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Is Makeup Remover Actually Damaging Your Skin?

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MAKEUP REMOVER
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Whether your beauty routine involves applying several layers of foundation or you prefer to keep things simple with just a little mascara and lip gloss, at the end of the day, you've got to get that makeup off. (If not, you could end up looking like this.)

The editors here at The Huffington Post swear by countless makeup removers, from Lancôme Bi-Facil to Pond's cold cream to Cetaphil lotion. Once we've discovered a product that gets the job done, it's hard for us to try something new. But could our makeup removers actually be bad for our skin?

Most makeup removers are harmless for your skin, but ingredients matter.

According to board-certified dermatologist Dr. Jeanine B. Downie, any harmful effect will depend on the individual product and sensitivity of the person’s skin.

For example, if you have very sensitive skin or chronically dry eyes, you may notice that you react differently to certain makeup removers. Alcohol-based removers can be especially irritating or drying to the skin. Downie also cautions that unconventional makeup removers, such as baby oil, can block pores significantly and cause breakouts in acne-prone patients.

"Although quick and easy to apply, many makeup removers contain active cleansing ingredients, which may remain on the skin unless washed off," explained Dr. Susan Stuart, founder and medical director of La Jolla Dermatology. "If they remain, the residue from them may expose the skin to excess amounts of various chemicals including emulsifiers and surfactants. These can dry the skin and also irritate it. Some of them also contain various preservatives including formaldehyde, which can be an allergenic, as well as fragrances."

Your skin's sensitivity determines the type of makeup remover you should use.

Using the right makeup remover is vital to keeping skin looking youthful and flawless, according to Dr. David E. Bank, director and founder of The Center for Dermatology, Cosmetic & Laser Surgery.

"Sleeping with makeup on can lead to acne breakouts, accelerate the aging process and make the skin look dull," he said. "There are a plethora of cosmetic products out there that can confuse anyone, so if you are not sure what your skin type is or what product is best for your skin, consult your dermatologist."

If you have rosacea or eczema, use a hypoallergenic fragrance-free makeup remover. Cream or liquid cleansers work well for individuals with sensitive skin. And if your skin is more tolerant, you will be better able to handle makeup remover cleansing cloths.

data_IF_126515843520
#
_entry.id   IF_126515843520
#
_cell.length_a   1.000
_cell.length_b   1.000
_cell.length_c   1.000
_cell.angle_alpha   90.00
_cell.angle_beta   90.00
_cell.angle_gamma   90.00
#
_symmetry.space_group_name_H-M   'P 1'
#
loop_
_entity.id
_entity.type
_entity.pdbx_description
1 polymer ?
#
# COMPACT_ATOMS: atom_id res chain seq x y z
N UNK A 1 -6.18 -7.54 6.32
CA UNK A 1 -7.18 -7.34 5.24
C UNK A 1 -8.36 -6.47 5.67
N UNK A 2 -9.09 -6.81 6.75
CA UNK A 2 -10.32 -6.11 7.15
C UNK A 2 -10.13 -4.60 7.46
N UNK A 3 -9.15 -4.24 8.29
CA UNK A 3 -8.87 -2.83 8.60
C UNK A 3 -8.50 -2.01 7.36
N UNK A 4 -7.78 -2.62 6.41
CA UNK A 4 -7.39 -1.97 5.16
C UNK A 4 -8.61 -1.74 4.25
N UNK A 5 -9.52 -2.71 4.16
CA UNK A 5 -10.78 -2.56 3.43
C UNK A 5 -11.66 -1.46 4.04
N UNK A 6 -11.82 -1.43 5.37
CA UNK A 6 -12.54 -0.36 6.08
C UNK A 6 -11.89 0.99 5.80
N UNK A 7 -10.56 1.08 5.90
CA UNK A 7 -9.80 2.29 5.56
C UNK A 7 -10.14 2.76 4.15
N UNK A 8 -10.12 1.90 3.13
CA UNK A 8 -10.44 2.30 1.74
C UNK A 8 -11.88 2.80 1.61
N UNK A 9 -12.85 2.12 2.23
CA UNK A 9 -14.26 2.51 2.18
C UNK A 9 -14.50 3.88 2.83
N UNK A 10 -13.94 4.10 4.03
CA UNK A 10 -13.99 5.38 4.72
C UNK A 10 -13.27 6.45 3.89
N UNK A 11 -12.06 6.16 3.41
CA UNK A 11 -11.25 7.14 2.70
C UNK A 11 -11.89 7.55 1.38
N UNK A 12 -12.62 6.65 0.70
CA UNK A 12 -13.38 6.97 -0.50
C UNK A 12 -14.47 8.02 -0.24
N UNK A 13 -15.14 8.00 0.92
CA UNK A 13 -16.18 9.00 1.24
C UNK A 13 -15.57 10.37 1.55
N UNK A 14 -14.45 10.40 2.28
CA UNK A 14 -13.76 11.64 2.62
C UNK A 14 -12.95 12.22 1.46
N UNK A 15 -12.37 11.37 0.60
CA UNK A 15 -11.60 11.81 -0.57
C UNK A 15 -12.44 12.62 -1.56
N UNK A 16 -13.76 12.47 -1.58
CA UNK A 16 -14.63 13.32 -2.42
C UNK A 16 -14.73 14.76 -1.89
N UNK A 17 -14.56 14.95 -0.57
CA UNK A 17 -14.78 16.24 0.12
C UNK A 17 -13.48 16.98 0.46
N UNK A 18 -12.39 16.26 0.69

The most important thing when choosing the perfect makeup remover? Avoid those that contain alcohol, fragrances and preservatives whenever possible, Stuart says (and products from brands like Simple, Ahava and BareMinerals do all these things without costing a fortune).

Handle your eye area with extreme care.

Eye makeup such as mascara is more stubborn to remove, especially when it's waterproof. "For eyes, it's very important to take all of your eye makeup off with a remover targeted for that area. Leftover mascara can lead to eye infections, discoloration and puffy eyes in the morning," said Dr. Bank.

Don't just swipe on your eye makeup remover in haste. Place a cotton ball with remover over your lids, hold it for a minute to dissolve the product, and then wipe away. Do not rub the delicate under-eye area. Once the mascara comes off, face cleanser can be used in the next step.

After using a makeup remover, always wash your face.

If you assumed that you could head straight to bed after wiping off your makeup, you're wrong. "It's essential to remove your makeup with makeup remover before cleansing. This will prevent clogged pores, pimples and breakouts and ensure that you clean your face properly," Bank said.

If you have oily or combination skin, use a cleanser or face wash with salicylic acid or benzoyl peroxide. For dry skin, use a creamy, gentle cleanser or a foaming face wash that will not dry out the skin too much.

Massage gently with your fingertips in circular movements, and use lukewarm water and a facial sponge to deep cleanse. Dr. Bank suggests avoiding scrubs if you have sensitive skin or acne, as they can aggravate the condition.

Are you washing your face correctly?

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